Taking a more mellow approach to night two of BIGSOUND Live proved impossible, given the plethora of talent to be seen. Slipping out of the funky Slip On Stereo set, I visited Alhambra, hosting Tasmanian band The Middle Names. Smashing out songs energetically, their latest single ‘Full Friends‘ lost none of its power. Song-writing is singer Ben Wells strong suit, and you could feel the passion for his lyrics – he wants to tell you his story.
When Hey Geronimo performed in Brisbane on their last tour, the band were a little loose, having just introduced a new bass player. This time round the group were missing keys player Andrew Stone, but the confidence was shining. Their performance was full of clever stops and drops, with Pete Kilroy and Bill ‘Bingers’ moving all over the stage with an energy that matched the songs.
Pete’s voice was a little thin, likely to do with the mix through the speakers, but he delivered an otherwise solid vocal performance. The final song ‘Why Don’t We Do Something?‘ was the one that really kicked the crowd into overdrive – flawlessly brilliant.
Canadian band Your Favorite Enemies (Canadian spelling) inherited Tempo’s stage for an emotional, heavy set. Alex Foster presents an intense show, combining the drive of a punk band with a moody ambient atmosphere. His incredible stage presence drew all eyes towards him. This gig made it clear why they record in a church, because they fill the space with everything they have, especially those guitars, layered with effects that toy with your emotions.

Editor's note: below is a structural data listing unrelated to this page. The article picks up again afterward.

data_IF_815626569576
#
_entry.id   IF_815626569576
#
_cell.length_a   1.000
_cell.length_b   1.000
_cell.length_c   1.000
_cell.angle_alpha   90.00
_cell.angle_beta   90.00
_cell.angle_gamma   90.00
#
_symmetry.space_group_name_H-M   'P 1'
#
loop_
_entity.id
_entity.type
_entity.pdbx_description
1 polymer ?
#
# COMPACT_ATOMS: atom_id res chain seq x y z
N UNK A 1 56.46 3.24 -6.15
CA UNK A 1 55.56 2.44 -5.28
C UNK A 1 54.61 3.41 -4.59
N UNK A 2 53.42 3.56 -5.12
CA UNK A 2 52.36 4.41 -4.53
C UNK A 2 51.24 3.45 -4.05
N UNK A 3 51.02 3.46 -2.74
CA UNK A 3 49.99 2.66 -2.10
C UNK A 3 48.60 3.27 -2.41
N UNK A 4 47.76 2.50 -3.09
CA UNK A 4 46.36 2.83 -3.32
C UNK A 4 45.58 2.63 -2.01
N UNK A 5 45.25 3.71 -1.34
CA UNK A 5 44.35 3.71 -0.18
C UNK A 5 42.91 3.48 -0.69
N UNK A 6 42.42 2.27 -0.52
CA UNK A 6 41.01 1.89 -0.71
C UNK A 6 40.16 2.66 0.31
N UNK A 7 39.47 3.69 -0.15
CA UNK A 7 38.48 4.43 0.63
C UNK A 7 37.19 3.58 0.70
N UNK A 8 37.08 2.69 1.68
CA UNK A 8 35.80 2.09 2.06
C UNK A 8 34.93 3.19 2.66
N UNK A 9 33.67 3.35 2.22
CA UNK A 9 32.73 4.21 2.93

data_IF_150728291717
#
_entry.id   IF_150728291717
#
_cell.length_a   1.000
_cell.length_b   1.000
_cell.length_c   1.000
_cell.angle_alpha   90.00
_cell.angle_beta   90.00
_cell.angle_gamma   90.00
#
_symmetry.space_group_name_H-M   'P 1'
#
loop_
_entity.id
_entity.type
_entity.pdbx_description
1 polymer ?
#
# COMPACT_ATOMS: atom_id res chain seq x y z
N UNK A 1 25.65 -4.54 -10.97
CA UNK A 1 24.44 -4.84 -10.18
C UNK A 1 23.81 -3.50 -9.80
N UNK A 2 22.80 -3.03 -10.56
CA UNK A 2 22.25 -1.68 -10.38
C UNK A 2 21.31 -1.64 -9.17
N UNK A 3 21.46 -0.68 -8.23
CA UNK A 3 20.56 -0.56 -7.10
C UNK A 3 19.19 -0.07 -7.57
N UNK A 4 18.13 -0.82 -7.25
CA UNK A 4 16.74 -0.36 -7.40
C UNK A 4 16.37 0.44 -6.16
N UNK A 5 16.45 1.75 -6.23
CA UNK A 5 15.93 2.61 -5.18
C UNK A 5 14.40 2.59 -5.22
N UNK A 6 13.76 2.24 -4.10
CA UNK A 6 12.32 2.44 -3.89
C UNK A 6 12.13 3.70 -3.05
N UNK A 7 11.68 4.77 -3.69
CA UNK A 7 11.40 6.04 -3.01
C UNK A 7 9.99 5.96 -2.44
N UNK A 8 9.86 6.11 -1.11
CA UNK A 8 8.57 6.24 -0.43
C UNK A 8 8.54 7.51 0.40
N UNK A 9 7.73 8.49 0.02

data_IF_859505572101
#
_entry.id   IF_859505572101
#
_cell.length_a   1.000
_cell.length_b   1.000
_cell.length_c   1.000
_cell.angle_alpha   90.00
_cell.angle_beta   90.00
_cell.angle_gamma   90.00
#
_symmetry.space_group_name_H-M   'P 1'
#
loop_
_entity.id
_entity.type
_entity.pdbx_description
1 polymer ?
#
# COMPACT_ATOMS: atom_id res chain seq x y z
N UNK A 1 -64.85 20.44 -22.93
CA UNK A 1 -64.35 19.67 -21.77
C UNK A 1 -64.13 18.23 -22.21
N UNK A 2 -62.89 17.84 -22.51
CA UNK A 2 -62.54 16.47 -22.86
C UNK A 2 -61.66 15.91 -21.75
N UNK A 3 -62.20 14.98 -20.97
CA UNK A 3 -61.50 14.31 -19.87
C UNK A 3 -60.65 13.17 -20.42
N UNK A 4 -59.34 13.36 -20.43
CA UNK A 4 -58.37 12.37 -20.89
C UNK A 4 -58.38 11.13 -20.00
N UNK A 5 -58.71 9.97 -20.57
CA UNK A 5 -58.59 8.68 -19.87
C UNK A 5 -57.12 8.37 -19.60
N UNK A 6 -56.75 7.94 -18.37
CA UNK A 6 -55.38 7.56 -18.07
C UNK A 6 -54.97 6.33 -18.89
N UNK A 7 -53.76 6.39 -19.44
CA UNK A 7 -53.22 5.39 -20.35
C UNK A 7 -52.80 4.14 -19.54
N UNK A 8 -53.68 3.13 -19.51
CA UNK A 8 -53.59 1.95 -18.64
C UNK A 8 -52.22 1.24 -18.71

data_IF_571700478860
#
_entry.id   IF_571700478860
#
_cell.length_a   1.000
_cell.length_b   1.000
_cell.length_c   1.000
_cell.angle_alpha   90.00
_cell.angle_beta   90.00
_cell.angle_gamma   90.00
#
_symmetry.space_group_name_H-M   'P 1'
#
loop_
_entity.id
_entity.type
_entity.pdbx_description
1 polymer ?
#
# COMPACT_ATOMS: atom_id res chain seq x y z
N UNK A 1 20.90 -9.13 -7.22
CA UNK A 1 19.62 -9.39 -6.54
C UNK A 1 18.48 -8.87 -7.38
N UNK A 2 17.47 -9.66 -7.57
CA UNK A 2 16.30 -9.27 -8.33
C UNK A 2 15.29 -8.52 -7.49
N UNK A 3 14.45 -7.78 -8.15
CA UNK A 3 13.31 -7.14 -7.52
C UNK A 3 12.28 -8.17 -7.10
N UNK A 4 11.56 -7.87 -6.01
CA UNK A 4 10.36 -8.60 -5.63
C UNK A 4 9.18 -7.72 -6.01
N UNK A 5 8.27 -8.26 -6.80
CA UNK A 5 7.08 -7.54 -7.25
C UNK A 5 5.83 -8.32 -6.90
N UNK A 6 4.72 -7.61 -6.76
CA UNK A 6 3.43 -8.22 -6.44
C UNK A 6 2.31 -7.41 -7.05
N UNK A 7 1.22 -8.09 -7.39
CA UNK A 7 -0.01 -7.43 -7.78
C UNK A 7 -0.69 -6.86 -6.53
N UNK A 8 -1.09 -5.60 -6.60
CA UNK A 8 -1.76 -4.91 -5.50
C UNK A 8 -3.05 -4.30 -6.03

The band who are scorching right now, Sheppard, kicked it off at the [V] Stage at Coniston Lane. The shiny happy crowd pressed themselves up to the stage, as the band siblings led the charge with the most beautiful array of warm pop sounds.
A particular highlight was George Sheppard pounding on percussion whilst singing, complimenting the beat being laid down by drummer Dean Gordon. So much enjoyable indie pop to dance to. It’s perhaps neither here nor there, but Amy Sheppard’s candy blue hair was a perfect visual metaphor for that performance.
Having seen The Jungle Giants play more times than any other band this year, I can safely say that they played one of their better sets at Bakery Lane. Like all the BIGSOUND performances, it was over too quickly. As expected in the tightly packed space there was an epic crowd surf – not by a band member this time, but a plucky, tipsy dude from the audience.
The relatively calm Cesira Aitken was the counterpoint to Andrew Dooris‘ wild stage bobbing. It all went nuts during ‘You’ve Got Something’, and no one seemed to mind the strong smell of weed that permeated the crowd. Highlight: Sam Hales managing not to fall off Keelan Bijker‘s kick drum.
Back to where it all started the night before, Oh Hello was cram packed with KINGSWOOD’s army. The jam jars had clearly kicked in across the boisterous and rowdy denizens. Much akin to Templeton the night before, the inability to see in no way diminished the awesome punch of KINGSWOOD’s indie guitars and snappy vocals. As disheartening as it was to be stuck all the way at the entrance, I took satisfaction in knowing that this was perfect band to finish of two nights of bloody awesome music. KINGSWOOD – you need to not live in Melbourne and stay here.
Keep an eye out for the final part of this BIGSOUND review – you might end up discovering your new favourite band!